Apple sells and ships millions of iPhones, but not every order goes smoothly. Here's how to resolve an iPhone order gone wrong.
The transaction began without incident. I placed an order directly with Apple for a new iPhone 11. As part of the purchase, I authorized the corresponding cellular service provider to transfer an existing telephone number to the new device.
Everything proceeded as you'd hope. I received a timely email message confirming the iPhone 11 order. The confirmation included an order number, device details, price, and shipping and delivery information. The message also confirmed the details for returning a trade-in device.
One week later, I received an order update stating the device was shipping earlier than expected. Then I received a message providing a shipment tracking link, followed by another message confirming AppleCare+ proof of coverage for the new device.
Except the box Apple shipped included no iPhone. Mind you, an iPhone 11 box containing a charging block lightning charge cable and earbuds were inside the sealed FedEx box, but there was no iPhone.
What to do? Do you call the cellular service provider? FedEx? Or, should I call Apple? Since the transaction originated with Apple, calling Apple proved the correct choice.
SEE: iPhone 11: A cheat sheet (free PDF) (TechRepublic)
Late on a Saturday evening the Apple customer service worker assured me a new device would be sent within a few days. The customer service employee confirmed there would be no charge for the replacement.
I raised the primary concern I had at that juncture, as the customer service representative didn't broach the subject: What happens to the phone calls and SMS text messages that would presumably be automatically forwarded to the misplaced or stolen device as soon as the missing device was powered on? I was assured that, with my phone call to Apple, order updates were being entered within the corresponding provisioning system that would ensure the cellular service provider immediately removed the programming that would forward calls associated with the corresponding telephone number to the new device.
All I had to do now was wait for a new, replacement device to ship, which it did just a few days later. That's when the real frustrations began.
While Apple should be credited with speeding delivery of the replacement iPhone 11, which arrived this time within a shrink-wrapped iPhone box, the new iPhone operation proved problematic on arrival. Something went wrong in the handoff between Apple and the cellular services provider configuring the new phone and applying AppleCare+ to the new device. As a result, the new iPhone 11 would not activate on the cellular network or send or receive telephone calls or SMS text messages.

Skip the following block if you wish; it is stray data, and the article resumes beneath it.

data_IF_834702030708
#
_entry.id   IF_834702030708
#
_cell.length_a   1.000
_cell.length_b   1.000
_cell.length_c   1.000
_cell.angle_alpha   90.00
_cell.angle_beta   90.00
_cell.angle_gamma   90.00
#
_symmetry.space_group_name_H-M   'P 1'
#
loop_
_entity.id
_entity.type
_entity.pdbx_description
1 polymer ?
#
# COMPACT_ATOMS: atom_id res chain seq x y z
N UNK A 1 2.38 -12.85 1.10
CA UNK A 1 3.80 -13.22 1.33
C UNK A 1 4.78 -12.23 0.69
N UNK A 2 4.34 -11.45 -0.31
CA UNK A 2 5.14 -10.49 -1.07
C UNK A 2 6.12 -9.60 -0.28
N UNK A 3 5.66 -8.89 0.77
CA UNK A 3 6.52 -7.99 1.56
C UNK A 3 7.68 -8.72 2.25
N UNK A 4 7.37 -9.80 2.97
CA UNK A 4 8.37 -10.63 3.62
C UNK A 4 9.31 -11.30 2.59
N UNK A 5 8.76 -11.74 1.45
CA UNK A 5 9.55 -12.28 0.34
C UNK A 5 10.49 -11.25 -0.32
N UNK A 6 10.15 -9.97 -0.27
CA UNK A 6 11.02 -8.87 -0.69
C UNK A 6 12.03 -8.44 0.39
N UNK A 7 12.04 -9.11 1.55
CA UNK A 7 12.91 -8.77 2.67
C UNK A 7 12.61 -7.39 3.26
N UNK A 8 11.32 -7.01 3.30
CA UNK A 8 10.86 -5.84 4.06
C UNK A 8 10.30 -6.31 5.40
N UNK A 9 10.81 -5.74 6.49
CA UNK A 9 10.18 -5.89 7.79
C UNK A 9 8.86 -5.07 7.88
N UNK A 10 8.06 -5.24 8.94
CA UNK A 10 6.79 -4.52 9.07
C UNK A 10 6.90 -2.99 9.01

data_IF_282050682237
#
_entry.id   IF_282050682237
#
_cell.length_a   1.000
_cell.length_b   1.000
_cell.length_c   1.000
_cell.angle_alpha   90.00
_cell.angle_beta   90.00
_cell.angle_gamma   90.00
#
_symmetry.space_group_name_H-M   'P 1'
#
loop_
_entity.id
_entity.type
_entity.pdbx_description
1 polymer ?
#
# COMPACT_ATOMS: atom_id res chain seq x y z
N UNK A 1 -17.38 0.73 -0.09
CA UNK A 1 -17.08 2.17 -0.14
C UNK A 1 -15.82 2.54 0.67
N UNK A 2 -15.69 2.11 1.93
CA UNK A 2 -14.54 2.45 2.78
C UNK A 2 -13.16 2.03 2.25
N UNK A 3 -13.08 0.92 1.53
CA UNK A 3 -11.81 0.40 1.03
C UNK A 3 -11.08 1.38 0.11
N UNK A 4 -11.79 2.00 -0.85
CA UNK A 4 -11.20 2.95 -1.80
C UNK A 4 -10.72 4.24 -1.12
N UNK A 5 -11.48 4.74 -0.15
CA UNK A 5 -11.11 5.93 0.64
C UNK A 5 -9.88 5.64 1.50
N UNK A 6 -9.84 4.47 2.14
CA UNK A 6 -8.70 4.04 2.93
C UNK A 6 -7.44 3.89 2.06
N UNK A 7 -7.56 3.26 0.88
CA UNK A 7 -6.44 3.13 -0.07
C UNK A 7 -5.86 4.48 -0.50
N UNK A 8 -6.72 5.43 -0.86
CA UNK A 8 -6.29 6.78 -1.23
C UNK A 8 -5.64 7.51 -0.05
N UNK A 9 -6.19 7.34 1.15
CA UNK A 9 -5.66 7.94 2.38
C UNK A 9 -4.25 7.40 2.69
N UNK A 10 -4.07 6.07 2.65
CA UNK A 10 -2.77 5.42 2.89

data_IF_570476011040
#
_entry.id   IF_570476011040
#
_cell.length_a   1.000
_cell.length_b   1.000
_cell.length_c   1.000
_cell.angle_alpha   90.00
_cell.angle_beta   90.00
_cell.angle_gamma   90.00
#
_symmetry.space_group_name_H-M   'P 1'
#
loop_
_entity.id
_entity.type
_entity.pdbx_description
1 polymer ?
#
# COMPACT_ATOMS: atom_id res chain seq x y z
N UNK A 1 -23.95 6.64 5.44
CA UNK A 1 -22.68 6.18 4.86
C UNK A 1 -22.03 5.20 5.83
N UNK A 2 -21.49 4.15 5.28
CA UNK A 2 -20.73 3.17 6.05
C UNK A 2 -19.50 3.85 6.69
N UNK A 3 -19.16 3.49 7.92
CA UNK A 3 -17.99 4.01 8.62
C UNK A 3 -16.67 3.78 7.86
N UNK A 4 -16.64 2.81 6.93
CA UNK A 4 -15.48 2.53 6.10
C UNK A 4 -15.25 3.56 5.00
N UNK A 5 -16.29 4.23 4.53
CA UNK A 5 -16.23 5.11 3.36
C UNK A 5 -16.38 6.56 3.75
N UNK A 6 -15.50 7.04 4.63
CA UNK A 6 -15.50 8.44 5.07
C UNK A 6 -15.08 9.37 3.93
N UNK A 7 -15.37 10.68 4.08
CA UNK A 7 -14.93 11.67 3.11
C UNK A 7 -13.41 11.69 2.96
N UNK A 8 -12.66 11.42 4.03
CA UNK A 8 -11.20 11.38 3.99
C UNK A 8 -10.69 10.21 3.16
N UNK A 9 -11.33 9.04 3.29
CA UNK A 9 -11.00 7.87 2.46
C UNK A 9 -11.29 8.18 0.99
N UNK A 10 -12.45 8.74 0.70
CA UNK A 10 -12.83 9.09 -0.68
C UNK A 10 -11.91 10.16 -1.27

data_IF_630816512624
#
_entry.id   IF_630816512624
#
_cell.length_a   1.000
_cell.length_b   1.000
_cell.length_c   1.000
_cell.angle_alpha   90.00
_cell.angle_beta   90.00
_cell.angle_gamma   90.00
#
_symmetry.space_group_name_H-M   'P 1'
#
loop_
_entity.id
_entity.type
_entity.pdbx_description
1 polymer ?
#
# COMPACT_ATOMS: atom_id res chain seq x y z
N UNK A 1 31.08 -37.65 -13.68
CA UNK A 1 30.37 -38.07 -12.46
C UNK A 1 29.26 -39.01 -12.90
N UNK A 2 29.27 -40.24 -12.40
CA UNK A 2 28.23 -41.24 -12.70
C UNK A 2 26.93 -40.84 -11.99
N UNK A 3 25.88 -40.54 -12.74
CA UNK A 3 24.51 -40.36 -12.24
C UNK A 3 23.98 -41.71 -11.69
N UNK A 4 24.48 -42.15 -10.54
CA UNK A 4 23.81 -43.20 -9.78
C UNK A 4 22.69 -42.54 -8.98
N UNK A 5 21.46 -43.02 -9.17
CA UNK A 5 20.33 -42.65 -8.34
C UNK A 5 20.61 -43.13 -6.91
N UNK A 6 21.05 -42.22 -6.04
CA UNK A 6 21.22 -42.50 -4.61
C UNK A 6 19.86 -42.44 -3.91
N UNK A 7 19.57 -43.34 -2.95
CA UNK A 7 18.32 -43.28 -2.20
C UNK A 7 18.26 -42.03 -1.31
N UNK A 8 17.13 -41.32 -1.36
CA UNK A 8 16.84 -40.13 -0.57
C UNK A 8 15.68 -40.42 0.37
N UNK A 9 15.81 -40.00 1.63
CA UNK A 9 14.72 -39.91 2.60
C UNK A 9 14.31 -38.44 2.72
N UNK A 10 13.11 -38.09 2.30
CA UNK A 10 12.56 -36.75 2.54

Again, the who to call conundrum arose. I chose Apple, which proved the wrong choice. Apple directed me to the cellular service provider, whose customer service representatives were unavailable after 9:00pm Eastern time, pushing attempts to resolve the issue to the next day.
The cellular service provider was able to resolve the issue following an approximately 20- to 30-minute telephone call to customer service. If the occasion not been the third such customer service call I'd had to place resolving issues with the iPhone order, that would maybe have been OK--but alas, such was not the case, and I was already becoming tired of navigating various interactive voice response menus and outlasting multiple extended periods on hold.
After providing the cellular service provider with the new replacement iPhone's IMEI and ICCID, and after multiple resetting of Network and All Settings on the new iPhone, handshakes between the iPhone and the cellular network began completing and telephone calls and text messages began flowing properly. Success, but it was only an incremental win.
The iPhone continued warning within General Settings that the device was eligible for AppleCare+. If you or anyone in your office encounter similar trouble, in which AppleCare+ is purchased with an iPhone but the AppleCare+ agreement isn't associated with the iPhone, remember the problem is solved by calling an AppleCare customer service representative at 1-800-APLCARE, as I was told Apple's chat-based customer support personnel are unable to resolve such an issue.
Fortunately, the AppleCare support team was able to migrate the initial AppleCare+ contract to the new device; the phone call, however, ultimately required 40 minutes to complete. Once I provided the original AppleCare+ agreement and the new device's serial number (two pieces of data I believe Apple should already have possessed) and that information was entered into Apple's provisioning system, I received the desired email message confirming the AppleCare+ contract migrated was now associated with the new, replacement iPhone 11.
All told, four phone calls and hours of time were required to resolve the myriad issues resulting from one missing iPhone. If similar trouble should arise, at least we now know which party is responsible for addressing which task. Regardless, I would have preferred the second device, sent to replace the initial missing device, functioned properly and possessed AppleCare+ coverage. But as a famous band often reminds us: "You can't always get what you want, but if you try sometimes, well, you might find you get what you need."
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